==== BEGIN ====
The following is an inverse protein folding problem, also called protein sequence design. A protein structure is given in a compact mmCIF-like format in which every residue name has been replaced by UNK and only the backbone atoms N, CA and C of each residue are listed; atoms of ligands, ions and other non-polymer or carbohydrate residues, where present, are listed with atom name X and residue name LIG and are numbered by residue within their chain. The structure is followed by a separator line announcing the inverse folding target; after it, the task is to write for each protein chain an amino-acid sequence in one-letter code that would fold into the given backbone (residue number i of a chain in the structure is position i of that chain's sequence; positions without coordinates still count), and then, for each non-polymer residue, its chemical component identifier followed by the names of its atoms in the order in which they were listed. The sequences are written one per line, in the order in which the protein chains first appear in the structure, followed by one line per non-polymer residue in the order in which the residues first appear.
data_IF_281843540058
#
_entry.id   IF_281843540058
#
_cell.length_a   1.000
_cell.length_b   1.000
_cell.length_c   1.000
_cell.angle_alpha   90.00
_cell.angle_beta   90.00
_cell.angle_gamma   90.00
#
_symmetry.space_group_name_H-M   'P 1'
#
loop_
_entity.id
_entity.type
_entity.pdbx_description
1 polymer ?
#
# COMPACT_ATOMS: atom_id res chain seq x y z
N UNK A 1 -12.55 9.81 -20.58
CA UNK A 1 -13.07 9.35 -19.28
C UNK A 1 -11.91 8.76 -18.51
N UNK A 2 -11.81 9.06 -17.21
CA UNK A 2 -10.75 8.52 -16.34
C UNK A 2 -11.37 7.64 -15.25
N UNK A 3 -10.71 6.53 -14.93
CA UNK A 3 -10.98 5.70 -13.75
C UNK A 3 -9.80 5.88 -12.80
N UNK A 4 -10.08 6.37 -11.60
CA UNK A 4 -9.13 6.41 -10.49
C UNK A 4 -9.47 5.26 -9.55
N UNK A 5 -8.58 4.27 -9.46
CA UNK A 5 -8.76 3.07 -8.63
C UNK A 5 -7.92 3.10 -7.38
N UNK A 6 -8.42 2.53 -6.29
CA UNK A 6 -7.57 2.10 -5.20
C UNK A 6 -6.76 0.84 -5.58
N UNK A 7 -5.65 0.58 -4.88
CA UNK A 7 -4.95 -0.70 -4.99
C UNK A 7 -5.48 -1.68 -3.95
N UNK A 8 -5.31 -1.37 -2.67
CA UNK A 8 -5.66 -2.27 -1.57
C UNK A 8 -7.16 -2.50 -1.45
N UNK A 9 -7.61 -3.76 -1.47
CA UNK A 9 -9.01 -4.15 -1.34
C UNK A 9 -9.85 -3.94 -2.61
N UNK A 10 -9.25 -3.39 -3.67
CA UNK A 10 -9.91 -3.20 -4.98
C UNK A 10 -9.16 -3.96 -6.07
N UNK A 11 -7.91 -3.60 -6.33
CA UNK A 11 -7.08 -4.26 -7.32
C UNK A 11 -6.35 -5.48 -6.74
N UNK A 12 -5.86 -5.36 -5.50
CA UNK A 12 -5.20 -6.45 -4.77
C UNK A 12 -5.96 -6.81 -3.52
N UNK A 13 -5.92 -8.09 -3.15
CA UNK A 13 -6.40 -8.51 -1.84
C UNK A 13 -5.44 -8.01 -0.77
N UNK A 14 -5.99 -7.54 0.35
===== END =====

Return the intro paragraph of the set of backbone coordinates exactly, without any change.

The following is an inverse protein folding problem, also called protein sequence design. A protein structure is given in a compact mmCIF-like format in which every residue name has been replaced by UNK and only the backbone atoms N, CA and C of each residue are listed; atoms of ligands, ions and other non-polymer or carbohydrate residues, where present, are listed with atom name X and residue name LIG and are numbered by residue within their chain. The structure is followed by a separator line announcing the inverse folding target; after it, the task is to write for each protein chain an amino-acid sequence in one-letter code that would fold into the given backbone (residue number i of a chain in the structure is position i of that chain's sequence; positions without coordinates still count), and then, for each non-polymer residue, its chemical component identifier followed by the names of its atoms in the order in which they were listed. The sequences are written one per line, in the order in which the protein chains first appear in the structure, followed by one line per non-polymer residue in the order in which the residues first appear.